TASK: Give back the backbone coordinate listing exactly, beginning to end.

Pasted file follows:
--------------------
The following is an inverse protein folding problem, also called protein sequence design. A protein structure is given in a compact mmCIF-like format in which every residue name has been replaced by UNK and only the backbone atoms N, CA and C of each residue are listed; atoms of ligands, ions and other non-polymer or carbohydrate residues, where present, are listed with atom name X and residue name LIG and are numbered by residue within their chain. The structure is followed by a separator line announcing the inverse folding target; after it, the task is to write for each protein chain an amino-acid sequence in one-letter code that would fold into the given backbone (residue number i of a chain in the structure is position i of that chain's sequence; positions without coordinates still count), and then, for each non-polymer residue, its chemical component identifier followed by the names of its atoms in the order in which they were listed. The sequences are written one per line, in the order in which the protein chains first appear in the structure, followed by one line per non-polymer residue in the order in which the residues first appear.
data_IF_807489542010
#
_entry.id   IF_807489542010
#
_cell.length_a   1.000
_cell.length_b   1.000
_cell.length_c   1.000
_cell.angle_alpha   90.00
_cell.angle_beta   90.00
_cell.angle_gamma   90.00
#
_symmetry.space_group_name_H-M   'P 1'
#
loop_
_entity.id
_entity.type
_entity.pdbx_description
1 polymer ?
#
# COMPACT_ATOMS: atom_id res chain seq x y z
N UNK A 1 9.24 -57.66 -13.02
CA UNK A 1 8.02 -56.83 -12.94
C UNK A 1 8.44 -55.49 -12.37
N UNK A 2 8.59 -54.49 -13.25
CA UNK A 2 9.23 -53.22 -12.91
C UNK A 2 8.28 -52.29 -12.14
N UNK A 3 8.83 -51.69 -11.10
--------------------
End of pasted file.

The following is an inverse protein folding problem, also called protein sequence design. A protein structure is given in a compact mmCIF-like format in which every residue name has been replaced by UNK and only the backbone atoms N, CA and C of each residue are listed; atoms of ligands, ions and other non-polymer or carbohydrate residues, where present, are listed with atom name X and residue name LIG and are numbered by residue within their chain. The structure is followed by a separator line announcing the inverse folding target; after it, the task is to write for each protein chain an amino-acid sequence in one-letter code that would fold into the given backbone (residue number i of a chain in the structure is position i of that chain's sequence; positions without coordinates still count), and then, for each non-polymer residue, its chemical component identifier followed by the names of its atoms in the order in which they were listed. The sequences are written one per line, in the order in which the protein chains first appear in the structure, followed by one line per non-polymer residue in the order in which the residues first appear.
data_IF_807489542010
#
_entry.id   IF_807489542010
#
_cell.length_a   1.000
_cell.length_b   1.000
_cell.length_c   1.000
_cell.angle_alpha   90.00
_cell.angle_beta   90.00
_cell.angle_gamma   90.00
#
_symmetry.space_group_name_H-M   'P 1'
#
loop_
_entity.id
_entity.type
_entity.pdbx_description
1 polymer ?
#
# COMPACT_ATOMS: atom_id res chain seq x y z
N UNK A 1 9.24 -57.66 -13.02
CA UNK A 1 8.02 -56.83 -12.94
C UNK A 1 8.44 -55.49 -12.37
N UNK A 2 8.59 -54.49 -13.25
CA UNK A 2 9.23 -53.22 -12.91
C UNK A 2 8.28 -52.29 -12.14
N UNK A 3 8.83 -51.69 -11.10